I'll never forget that broadcast. There was a 6pm curfew, virtually everyone was in their homes. All television channels were interrupted by the "TV Pool" logo, and it stayed like that for several hours while we waited for an "important broadcast." At about 10pm the scene appeared -- the King seated in a reception room, and moving across the floor to wai at his feet, the two protagonists in the days of chaos which had just past. General Suchinda, who had sought to slide into the PM's chair from the Supreme Command without having stood in the just-completed election, was the focus of the popular uprising; and Chamlong Srimuang, the former Bangkok governor who had become the figurehead of the democracy movement. "Pa" Prem Tinasulandonda was also present, and as I recall, also the interim PM Anand Panyarachun. After the lecture, Suchinda announced he would not continue his quest to be PM, and Chamlong called on demonstrators to return home.
As Thaksin did not take this "hint" from the palace, he was later invited to the King's summer residence in Hua Hin. On his return, a crying Thaksin announced that we would resign as prime minister.

Still, he kept clinging on, and on some occasions proclaimed that there was a major, non-democratic force that wanted to oust him from power. Several commentators assumed that he was referring to the King.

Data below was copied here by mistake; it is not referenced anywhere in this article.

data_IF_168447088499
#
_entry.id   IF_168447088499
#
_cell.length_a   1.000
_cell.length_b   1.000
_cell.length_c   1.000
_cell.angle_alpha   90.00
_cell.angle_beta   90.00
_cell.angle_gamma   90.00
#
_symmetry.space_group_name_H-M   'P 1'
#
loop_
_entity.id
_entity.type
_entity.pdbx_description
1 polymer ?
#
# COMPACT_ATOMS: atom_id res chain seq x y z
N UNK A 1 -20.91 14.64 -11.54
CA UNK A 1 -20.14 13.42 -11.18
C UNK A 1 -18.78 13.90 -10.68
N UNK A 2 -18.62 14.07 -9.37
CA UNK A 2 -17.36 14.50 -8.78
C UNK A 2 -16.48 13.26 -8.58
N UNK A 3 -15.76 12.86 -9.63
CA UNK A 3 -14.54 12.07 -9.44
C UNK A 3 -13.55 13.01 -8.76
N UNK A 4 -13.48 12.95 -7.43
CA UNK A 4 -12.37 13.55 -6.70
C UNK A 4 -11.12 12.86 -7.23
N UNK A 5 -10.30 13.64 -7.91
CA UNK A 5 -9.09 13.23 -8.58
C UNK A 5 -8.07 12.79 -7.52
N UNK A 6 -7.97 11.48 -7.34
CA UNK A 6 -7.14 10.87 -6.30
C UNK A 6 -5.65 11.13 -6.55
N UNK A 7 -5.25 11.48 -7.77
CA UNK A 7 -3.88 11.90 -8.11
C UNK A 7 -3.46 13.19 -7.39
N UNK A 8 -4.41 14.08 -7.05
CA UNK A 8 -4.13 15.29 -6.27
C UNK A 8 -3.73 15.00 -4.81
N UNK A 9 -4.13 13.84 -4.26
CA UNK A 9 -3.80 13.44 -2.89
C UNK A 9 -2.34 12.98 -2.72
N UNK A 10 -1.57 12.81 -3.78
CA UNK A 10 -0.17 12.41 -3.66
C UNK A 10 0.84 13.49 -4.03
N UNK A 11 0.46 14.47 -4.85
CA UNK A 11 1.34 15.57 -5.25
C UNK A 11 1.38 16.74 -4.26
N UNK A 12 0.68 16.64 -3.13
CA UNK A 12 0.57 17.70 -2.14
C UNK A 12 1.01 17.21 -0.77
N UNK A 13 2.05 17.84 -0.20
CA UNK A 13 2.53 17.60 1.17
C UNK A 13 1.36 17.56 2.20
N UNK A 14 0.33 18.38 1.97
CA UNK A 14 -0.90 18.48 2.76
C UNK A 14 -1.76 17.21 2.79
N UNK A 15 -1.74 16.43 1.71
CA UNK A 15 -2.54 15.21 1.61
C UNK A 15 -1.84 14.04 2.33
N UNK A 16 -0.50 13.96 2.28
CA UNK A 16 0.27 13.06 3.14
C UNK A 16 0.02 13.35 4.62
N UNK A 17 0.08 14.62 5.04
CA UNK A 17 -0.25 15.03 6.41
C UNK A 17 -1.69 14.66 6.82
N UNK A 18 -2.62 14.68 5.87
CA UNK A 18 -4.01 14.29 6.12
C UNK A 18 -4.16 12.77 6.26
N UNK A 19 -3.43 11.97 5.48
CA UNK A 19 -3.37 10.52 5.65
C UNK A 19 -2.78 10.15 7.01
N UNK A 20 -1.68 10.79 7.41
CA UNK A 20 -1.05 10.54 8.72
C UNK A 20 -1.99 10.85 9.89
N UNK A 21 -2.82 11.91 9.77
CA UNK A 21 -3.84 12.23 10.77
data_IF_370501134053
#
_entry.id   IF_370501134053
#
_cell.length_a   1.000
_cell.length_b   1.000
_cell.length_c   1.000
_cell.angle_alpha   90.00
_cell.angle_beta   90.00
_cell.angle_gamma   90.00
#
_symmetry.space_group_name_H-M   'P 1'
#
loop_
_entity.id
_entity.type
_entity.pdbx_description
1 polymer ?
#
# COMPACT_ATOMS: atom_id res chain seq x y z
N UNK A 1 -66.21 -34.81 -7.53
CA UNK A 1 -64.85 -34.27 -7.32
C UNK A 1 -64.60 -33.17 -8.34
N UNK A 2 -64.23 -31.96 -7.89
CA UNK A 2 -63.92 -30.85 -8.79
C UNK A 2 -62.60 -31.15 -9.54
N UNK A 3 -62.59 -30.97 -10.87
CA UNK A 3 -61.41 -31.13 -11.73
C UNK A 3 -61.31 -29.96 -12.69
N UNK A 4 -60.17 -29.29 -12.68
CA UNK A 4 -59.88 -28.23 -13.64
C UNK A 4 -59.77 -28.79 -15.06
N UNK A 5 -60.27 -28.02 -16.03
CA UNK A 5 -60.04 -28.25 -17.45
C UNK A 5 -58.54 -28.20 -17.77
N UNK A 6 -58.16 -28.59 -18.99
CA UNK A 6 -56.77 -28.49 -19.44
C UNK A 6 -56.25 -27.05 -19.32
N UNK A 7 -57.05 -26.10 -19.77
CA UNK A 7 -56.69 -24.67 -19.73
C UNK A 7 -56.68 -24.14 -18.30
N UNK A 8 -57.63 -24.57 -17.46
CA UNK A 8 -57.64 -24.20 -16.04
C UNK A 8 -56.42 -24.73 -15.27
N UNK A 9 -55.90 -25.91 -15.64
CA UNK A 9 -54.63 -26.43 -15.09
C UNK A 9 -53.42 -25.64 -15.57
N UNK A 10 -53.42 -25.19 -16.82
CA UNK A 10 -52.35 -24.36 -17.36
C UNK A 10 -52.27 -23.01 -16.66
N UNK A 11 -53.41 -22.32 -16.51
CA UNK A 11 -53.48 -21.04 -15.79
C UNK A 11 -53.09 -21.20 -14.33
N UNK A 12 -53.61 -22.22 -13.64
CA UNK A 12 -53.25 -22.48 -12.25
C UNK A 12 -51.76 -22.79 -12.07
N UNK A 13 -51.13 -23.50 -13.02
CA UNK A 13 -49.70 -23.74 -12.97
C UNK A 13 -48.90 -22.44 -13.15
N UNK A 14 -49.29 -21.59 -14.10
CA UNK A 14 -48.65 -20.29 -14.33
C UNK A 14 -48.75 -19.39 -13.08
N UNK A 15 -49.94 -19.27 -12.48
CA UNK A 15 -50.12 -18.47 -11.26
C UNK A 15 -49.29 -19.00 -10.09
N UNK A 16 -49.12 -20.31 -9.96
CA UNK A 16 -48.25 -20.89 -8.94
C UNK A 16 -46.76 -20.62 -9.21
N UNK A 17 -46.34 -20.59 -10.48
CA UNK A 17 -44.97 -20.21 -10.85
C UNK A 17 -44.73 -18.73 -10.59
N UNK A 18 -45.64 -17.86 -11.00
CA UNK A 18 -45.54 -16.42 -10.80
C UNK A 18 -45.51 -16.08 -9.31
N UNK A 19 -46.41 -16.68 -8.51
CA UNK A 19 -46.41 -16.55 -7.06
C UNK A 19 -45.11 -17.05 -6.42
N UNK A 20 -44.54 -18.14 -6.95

I had thought, after the crying scene and subsequent clearing out his office, that Thaksin had finally heard the "whisper in his ear" mentioned in his earlier promise. After earlier that day affirming that he would remain as "caretaker PM" until the new parliament was convened from the April 2 election (soon afterwards judged illegitimate by the courts), he returned from Hua Hin and turned the office over to a deputy "acting caretaker." After a few weeks of invisibility, he quietly returned to his "caretaker" job, apparently hoping no one would notice.

We will probably not know the full story of what went on behind the scenes in the months since, until some time in the future when certain memoirs may be made public. It will certainly be a very fascinating story. His Majesty never makes a move before careful and methodical collection of information. There is no information network in this country more extensive, connected to each and every part with integrity and trust flowing both ways through longstanding and unbreakable relationships.

But the excitable will be excited, I suppose. It must be romantic to imagine oneself making a valiant stand against the new Thai fascism, or reporting it. I predicted that much would be made, in the foreign media, of the fancy uniforms at Surayud's swearing in. And so it was, in every wire report this week. I can hardly wait to see my first farang wearing his "I survived the 2006 coup" t-shirt. One local farang pundit was seen foaming about "All heil our new military overlords!" [my italics] Sheesh, that's pretty funny. I think he probably meant "All hail" but the slip makes it even funnier, and telling. If Surayud is Hitler, he's the most down to earth, modest Hitler the world has ever seen! He does remind me a lot of another Asian leader though, and that's President Yudhoyono of Indonesia (also a retired General, by the way). In my insignificant opinion, he's the right man for the job.